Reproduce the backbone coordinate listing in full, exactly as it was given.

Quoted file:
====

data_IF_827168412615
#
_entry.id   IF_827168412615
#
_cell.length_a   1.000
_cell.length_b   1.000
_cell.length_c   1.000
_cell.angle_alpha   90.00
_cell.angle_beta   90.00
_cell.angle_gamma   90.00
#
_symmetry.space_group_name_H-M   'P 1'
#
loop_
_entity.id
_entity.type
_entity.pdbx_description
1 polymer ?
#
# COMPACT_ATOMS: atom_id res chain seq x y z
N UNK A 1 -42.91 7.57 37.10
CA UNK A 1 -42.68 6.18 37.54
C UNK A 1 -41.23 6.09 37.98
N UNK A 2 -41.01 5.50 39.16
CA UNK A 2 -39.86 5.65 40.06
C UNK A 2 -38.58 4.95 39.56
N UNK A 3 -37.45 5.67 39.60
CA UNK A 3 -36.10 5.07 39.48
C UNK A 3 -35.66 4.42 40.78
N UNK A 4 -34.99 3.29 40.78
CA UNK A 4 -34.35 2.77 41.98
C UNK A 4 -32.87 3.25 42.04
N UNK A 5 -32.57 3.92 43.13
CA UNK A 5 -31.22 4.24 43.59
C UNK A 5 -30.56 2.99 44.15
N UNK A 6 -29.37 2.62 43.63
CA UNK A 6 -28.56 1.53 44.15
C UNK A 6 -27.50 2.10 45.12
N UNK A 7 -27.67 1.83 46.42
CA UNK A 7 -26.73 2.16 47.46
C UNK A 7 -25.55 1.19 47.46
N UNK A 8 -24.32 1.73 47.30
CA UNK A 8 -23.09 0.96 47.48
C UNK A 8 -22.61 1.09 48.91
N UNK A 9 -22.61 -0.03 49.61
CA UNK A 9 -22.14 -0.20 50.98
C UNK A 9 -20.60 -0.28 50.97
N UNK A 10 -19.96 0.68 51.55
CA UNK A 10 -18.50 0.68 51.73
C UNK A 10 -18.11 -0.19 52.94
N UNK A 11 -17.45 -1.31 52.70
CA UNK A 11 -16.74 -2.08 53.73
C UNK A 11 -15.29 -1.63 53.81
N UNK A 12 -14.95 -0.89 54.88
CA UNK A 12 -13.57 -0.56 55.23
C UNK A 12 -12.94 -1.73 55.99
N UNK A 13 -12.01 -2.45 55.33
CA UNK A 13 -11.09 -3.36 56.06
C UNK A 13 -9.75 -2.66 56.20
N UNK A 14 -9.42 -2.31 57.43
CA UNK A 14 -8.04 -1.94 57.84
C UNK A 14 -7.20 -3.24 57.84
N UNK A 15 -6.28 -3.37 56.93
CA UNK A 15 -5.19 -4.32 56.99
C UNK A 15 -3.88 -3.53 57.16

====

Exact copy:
data_IF_827168412615
#
_entry.id   IF_827168412615
#
_cell.length_a   1.000
_cell.length_b   1.000
_cell.length_c   1.000
_cell.angle_alpha   90.00
_cell.angle_beta   90.00
_cell.angle_gamma   90.00
#
_symmetry.space_group_name_H-M   'P 1'
#
loop_
_entity.id
_entity.type
_entity.pdbx_description
1 polymer ?
#
# COMPACT_ATOMS: atom_id res chain seq x y z
N UNK A 1 -42.91 7.57 37.10
CA UNK A 1 -42.68 6.18 37.54
C UNK A 1 -41.23 6.09 37.98
N UNK A 2 -41.01 5.50 39.16
CA UNK A 2 -39.86 5.65 40.06
C UNK A 2 -38.58 4.95 39.56
N UNK A 3 -37.45 5.67 39.60
CA UNK A 3 -36.10 5.07 39.48
C UNK A 3 -35.66 4.42 40.78
N UNK A 4 -34.99 3.29 40.78
CA UNK A 4 -34.35 2.77 41.98
C UNK A 4 -32.87 3.25 42.04
N UNK A 5 -32.57 3.92 43.13
CA UNK A 5 -31.22 4.24 43.59
C UNK A 5 -30.56 2.99 44.15
N UNK A 6 -29.37 2.62 43.63
CA UNK A 6 -28.56 1.53 44.15
C UNK A 6 -27.50 2.10 45.12
N UNK A 7 -27.67 1.83 46.42
CA UNK A 7 -26.73 2.16 47.46
C UNK A 7 -25.55 1.19 47.46
N UNK A 8 -24.32 1.73 47.30
CA UNK A 8 -23.09 0.96 47.48
C UNK A 8 -22.61 1.09 48.91
N UNK A 9 -22.61 -0.03 49.61
CA UNK A 9 -22.14 -0.20 50.98
C UNK A 9 -20.60 -0.28 50.97
N UNK A 10 -19.96 0.68 51.55
CA UNK A 10 -18.50 0.68 51.73
C UNK A 10 -18.11 -0.19 52.94
N UNK A 11 -17.45 -1.31 52.70
CA UNK A 11 -16.74 -2.08 53.73
C UNK A 11 -15.29 -1.63 53.81
N UNK A 12 -14.95 -0.89 54.88
CA UNK A 12 -13.57 -0.56 55.23
C UNK A 12 -12.94 -1.73 55.99
N UNK A 13 -12.01 -2.45 55.33
CA UNK A 13 -11.09 -3.36 56.06
C UNK A 13 -9.75 -2.66 56.20
N UNK A 14 -9.42 -2.31 57.43
CA UNK A 14 -8.04 -1.94 57.84
C UNK A 14 -7.20 -3.24 57.84
N UNK A 15 -6.28 -3.37 56.93
CA UNK A 15 -5.19 -4.32 56.99
C UNK A 15 -3.88 -3.53 57.16